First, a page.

Demand response has an important role to play in both the wholesale and retail electricity markets in the US – but advanced metering and the other technologies needed to support significant demand response deployment as yet have little market penetration.
These are among the main conclusions of the Federal Energy Regulatory Commission’s (FERC) Staff Report ‘Assessment of Demand Response and Advanced Metering’, prepared as a requirement of the Energy Policy Act of 2005 (EPAct 2005) to review these and other demand response issues following the enactment of the Act. “The fact that we were specifically asked by Congress to review advanced metering is recognition of its importance in demand response,” says FERC economist David Kathan, who led the team that prepared the report. “And we also aimed to provide information that would be useful for discussions at the state level on advanced metering.”
For the purpose of the study demand response was defined as: “Changes in electric usage by end-use customers from their normal consumption patterns in response to changes in the price of electricity over time, or to incentive payments designed to induce lower electricity use at times of high wholesale market prices or when system reliability is jeopardised.”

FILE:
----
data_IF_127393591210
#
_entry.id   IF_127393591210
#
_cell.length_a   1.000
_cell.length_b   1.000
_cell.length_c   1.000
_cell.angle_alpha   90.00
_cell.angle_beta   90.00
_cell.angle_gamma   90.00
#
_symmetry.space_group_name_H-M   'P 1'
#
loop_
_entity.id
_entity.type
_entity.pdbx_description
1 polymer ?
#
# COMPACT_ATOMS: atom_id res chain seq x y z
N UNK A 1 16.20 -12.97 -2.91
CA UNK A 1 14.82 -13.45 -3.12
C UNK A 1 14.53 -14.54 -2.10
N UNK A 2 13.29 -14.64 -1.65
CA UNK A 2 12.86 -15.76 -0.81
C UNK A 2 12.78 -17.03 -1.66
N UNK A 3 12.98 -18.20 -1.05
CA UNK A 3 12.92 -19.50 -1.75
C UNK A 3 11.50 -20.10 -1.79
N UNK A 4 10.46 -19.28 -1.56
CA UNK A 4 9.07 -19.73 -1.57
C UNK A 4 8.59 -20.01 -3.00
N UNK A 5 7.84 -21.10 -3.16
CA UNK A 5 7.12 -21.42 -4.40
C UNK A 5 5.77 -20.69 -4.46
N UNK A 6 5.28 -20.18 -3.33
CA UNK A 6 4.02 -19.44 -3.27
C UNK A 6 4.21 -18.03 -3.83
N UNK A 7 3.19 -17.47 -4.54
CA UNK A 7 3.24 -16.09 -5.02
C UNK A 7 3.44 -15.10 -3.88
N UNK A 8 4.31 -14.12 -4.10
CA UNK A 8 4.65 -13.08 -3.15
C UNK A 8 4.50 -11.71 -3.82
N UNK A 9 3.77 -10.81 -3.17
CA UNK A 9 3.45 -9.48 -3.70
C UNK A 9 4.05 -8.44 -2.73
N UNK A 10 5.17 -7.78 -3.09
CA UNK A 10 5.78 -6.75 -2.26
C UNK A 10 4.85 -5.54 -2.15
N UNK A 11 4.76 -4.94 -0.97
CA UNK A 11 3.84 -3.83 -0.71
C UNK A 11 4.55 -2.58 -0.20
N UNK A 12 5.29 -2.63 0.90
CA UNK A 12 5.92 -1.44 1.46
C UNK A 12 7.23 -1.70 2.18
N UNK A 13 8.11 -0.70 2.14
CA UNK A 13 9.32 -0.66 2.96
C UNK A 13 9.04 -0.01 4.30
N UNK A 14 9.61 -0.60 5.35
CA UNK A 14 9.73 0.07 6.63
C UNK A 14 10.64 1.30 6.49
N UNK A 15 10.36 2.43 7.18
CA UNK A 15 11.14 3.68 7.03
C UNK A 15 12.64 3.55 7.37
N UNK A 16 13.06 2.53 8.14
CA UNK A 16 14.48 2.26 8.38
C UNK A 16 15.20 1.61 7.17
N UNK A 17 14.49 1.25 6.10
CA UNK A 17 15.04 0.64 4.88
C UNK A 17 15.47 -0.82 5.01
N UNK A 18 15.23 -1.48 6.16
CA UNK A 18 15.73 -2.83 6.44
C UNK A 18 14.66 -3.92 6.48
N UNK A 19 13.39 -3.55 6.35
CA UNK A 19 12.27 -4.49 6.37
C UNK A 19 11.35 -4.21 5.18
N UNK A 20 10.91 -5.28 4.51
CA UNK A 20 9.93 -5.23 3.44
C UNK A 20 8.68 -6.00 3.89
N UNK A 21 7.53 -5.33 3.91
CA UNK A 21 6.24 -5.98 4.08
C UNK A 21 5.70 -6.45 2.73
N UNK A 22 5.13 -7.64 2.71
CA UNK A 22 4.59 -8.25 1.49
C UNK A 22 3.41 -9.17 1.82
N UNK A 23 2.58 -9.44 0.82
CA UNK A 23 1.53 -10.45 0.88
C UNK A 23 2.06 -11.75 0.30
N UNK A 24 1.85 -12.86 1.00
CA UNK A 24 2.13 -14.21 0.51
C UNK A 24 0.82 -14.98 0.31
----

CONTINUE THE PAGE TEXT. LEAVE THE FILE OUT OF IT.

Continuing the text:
This then allows demand response to be categorised into two groups – incentive-based demand response, including direct load control, interruptible/curtailable rates, demand bidding/buyback programmes, emergency demand response programmes, capacity market programmes and ancillary services market programmes; and time-based rates, including time-of-use rates, critical peak pricing, and real time pricing.